The pandemic not only confined people to their homes, but employers saw value in home-based work. And while the third wave is prompting many employers to ask and occasionally insist on employees working from home once again, it is likely that the workplace will never be the same. Flexi-working, the hybrid model and remote hiring could not only define tomorrow’s workplace, but also shape business models of the future.

Real Estate

Allied to this theme is the impact on real estate. This is a sector which has been languishing as a pile of problems crushed demand and development: demonetization, the IL&FS crisis which squeezed liquidity, the introduction of a tough property regulator, the Real Estate Regulation and Development Act (RERA), and finally the pandemic which further drove both commercial and real estate prices rock bottom. While commercial real estate will take time to recover from the trend to work from home, the pressure to construct decarbonized buildings and the pent-up demand for new and bigger homes will ensure that residential real estate offers more immediate cause for optimism. This coupled with record low interest rates portends a five to six-year upcycle in the sector.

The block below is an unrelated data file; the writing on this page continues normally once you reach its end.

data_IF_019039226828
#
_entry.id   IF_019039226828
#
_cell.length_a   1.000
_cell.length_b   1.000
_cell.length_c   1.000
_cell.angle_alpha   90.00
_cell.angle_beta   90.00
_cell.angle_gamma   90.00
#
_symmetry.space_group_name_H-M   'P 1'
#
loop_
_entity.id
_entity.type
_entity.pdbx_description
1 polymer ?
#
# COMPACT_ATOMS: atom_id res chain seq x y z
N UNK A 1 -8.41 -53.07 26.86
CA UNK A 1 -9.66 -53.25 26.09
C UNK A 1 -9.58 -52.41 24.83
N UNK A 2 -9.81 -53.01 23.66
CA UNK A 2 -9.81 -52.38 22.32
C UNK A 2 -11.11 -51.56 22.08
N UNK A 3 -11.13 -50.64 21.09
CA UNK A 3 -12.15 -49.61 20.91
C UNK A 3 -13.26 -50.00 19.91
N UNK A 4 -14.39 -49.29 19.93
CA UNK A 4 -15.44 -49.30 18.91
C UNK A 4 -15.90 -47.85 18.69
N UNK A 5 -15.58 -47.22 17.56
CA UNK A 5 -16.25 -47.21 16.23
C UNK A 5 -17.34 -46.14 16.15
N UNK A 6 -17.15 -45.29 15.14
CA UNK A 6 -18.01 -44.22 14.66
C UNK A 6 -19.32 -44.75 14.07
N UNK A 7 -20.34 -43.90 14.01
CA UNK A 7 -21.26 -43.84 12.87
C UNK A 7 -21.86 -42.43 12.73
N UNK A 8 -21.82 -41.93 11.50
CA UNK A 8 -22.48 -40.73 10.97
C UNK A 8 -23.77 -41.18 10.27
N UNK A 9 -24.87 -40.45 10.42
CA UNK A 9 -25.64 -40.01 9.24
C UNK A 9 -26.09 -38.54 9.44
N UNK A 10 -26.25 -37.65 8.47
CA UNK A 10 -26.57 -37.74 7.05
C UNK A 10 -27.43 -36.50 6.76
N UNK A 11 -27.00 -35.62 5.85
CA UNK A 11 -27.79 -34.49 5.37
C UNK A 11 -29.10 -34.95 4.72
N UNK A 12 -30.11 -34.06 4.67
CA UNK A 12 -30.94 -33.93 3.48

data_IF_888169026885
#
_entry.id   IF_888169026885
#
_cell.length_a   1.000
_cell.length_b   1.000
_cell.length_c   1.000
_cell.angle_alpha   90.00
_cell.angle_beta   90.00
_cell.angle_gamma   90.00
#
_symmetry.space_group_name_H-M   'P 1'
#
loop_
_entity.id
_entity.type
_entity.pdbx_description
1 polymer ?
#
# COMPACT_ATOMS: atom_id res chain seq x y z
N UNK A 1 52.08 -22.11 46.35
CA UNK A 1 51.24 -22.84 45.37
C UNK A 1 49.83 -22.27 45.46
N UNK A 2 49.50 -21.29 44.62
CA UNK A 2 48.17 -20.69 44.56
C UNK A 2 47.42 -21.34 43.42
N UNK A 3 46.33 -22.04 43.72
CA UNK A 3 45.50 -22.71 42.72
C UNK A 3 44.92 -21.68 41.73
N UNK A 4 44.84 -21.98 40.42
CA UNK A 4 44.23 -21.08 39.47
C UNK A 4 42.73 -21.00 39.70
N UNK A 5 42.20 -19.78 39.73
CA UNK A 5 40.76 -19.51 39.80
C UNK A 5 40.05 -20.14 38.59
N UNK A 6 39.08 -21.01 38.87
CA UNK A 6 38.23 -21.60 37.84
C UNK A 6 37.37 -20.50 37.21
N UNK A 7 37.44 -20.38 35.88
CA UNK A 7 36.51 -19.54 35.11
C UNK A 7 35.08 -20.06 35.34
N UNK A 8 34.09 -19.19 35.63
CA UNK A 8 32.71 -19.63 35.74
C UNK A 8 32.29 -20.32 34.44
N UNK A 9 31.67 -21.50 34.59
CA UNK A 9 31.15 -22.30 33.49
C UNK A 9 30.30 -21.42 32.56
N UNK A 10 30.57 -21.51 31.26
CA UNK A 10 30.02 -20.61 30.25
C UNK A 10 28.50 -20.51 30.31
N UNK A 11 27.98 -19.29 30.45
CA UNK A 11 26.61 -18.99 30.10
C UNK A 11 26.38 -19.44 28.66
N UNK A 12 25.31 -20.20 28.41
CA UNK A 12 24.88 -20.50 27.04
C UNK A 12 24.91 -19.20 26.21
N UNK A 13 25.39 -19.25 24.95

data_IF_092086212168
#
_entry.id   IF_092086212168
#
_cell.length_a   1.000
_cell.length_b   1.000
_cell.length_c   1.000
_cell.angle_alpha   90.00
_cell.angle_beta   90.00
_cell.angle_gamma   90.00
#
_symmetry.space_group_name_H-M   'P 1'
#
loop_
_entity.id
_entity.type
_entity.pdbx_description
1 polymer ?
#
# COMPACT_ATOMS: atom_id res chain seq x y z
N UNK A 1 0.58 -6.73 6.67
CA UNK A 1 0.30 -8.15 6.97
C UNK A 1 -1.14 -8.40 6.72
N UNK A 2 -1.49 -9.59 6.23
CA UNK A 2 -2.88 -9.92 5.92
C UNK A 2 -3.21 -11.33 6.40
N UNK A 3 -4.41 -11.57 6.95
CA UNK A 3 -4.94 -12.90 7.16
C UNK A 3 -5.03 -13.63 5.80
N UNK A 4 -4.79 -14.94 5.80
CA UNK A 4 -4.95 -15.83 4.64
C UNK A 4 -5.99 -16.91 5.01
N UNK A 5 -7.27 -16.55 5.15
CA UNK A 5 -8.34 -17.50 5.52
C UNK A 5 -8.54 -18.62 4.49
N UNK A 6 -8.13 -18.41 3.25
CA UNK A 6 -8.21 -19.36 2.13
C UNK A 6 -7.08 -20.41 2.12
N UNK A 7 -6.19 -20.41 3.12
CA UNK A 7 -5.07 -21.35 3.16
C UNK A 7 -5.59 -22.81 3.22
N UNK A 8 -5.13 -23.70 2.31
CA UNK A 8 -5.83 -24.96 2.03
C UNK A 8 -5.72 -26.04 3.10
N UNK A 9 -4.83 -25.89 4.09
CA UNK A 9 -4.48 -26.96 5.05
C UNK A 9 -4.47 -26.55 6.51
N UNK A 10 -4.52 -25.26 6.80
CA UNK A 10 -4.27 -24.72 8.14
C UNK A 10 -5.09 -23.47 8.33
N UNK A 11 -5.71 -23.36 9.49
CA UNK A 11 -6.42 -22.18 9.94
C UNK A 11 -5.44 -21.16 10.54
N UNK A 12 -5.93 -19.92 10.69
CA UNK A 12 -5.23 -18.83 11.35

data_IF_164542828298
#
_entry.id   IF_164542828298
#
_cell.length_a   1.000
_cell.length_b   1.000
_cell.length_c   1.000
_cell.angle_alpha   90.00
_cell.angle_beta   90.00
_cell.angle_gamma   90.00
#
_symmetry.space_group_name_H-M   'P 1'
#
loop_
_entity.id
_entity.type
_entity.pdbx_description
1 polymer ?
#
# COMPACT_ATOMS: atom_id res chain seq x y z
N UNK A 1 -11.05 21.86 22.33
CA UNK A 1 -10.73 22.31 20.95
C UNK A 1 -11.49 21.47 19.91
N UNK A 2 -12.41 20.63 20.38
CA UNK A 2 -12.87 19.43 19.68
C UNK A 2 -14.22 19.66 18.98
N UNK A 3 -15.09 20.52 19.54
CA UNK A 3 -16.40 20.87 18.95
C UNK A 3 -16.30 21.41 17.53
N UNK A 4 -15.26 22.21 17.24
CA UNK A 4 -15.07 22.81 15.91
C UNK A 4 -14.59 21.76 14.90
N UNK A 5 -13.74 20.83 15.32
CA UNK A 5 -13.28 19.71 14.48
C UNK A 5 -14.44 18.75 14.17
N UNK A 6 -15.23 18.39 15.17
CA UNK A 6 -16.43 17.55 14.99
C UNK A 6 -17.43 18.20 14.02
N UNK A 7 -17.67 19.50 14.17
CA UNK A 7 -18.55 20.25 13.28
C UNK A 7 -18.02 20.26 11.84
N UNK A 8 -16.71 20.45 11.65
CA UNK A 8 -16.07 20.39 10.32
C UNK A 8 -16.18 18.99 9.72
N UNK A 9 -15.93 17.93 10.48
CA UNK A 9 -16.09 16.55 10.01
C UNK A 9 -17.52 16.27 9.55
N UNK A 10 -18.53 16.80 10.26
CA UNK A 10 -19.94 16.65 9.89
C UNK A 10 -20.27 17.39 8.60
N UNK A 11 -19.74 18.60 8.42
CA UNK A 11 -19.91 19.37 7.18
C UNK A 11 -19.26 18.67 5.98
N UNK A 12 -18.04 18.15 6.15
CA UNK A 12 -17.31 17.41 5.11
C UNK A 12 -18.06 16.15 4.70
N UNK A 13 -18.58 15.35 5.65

Infrastructure, manufacturing, and capital goods

The government’s multi-billion-dollar Production Linked Incentive Scheme will inevitably attract greenfield manufacturing investments. This combined with the potential revival in private capex and real estate, will strengthen momentum in infrastructure, manufacturing, and capital goods sector, underpinned by strong government investment in infrastructure, especially roads. 

Banking and Financial Services